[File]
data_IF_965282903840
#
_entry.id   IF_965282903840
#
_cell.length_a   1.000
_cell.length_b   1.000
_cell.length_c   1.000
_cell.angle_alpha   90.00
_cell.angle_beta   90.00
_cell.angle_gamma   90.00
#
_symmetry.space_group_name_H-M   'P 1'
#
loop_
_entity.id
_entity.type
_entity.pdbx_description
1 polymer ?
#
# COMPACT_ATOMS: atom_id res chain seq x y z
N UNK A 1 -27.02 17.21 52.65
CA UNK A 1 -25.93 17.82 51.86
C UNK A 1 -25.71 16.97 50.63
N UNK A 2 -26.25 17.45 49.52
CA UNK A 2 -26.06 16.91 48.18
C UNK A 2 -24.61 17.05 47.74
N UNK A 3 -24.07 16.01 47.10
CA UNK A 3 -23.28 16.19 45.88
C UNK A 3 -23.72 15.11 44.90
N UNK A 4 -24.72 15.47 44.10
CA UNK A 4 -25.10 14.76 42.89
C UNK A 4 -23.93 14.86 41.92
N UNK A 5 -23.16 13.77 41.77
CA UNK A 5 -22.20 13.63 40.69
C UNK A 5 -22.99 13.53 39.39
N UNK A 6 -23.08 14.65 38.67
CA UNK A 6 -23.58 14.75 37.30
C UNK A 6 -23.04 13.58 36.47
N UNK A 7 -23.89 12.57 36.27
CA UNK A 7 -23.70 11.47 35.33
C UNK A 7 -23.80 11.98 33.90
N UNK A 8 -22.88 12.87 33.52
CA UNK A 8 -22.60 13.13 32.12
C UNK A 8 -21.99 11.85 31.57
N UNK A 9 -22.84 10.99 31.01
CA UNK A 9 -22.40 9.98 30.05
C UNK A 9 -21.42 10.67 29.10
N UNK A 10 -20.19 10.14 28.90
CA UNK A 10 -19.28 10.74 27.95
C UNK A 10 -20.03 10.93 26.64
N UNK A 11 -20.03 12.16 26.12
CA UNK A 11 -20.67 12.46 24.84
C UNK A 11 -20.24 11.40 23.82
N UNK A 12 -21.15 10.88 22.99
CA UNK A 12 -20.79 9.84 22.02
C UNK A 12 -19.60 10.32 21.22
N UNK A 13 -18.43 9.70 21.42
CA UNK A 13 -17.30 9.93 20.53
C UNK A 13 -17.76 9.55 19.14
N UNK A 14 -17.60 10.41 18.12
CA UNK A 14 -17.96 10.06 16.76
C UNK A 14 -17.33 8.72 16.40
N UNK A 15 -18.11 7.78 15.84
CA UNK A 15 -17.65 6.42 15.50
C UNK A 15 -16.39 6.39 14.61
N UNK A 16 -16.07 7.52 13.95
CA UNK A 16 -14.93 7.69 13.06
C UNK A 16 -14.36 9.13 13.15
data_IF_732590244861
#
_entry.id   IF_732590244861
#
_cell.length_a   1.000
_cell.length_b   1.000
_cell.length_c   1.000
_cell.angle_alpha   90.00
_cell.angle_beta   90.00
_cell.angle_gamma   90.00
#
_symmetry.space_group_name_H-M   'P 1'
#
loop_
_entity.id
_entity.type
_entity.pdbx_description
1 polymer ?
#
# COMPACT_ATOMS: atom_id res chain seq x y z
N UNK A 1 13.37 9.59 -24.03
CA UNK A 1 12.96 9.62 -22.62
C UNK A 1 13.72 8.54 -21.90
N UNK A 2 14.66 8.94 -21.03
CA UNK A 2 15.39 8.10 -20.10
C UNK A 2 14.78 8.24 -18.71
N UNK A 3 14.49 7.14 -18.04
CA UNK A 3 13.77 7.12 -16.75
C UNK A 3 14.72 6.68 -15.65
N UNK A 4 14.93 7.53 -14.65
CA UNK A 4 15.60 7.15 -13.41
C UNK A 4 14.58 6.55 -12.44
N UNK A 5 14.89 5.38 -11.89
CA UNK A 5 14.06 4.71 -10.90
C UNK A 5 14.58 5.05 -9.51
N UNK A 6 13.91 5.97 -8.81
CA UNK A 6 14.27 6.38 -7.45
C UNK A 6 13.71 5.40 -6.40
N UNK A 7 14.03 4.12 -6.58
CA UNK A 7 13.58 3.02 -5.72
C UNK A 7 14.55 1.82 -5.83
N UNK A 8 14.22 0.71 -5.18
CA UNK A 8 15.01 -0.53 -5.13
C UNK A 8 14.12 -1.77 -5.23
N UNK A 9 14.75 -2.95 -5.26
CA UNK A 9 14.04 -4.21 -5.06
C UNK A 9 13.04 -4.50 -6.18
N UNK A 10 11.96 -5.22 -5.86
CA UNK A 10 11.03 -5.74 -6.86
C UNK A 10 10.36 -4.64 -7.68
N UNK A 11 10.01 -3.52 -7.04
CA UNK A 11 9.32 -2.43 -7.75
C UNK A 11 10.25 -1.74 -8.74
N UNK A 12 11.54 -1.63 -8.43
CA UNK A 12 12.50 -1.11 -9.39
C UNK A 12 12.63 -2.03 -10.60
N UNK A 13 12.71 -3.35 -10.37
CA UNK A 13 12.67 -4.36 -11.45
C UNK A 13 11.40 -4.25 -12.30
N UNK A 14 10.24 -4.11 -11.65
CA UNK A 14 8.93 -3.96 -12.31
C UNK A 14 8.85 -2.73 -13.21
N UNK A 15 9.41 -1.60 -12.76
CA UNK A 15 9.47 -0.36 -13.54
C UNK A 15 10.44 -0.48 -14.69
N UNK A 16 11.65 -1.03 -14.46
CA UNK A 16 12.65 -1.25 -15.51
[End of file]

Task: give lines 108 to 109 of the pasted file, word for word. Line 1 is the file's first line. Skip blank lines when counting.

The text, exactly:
CA UNK A 7 13.58 3.02 -5.72
C UNK A 7 14.55 1.82 -5.83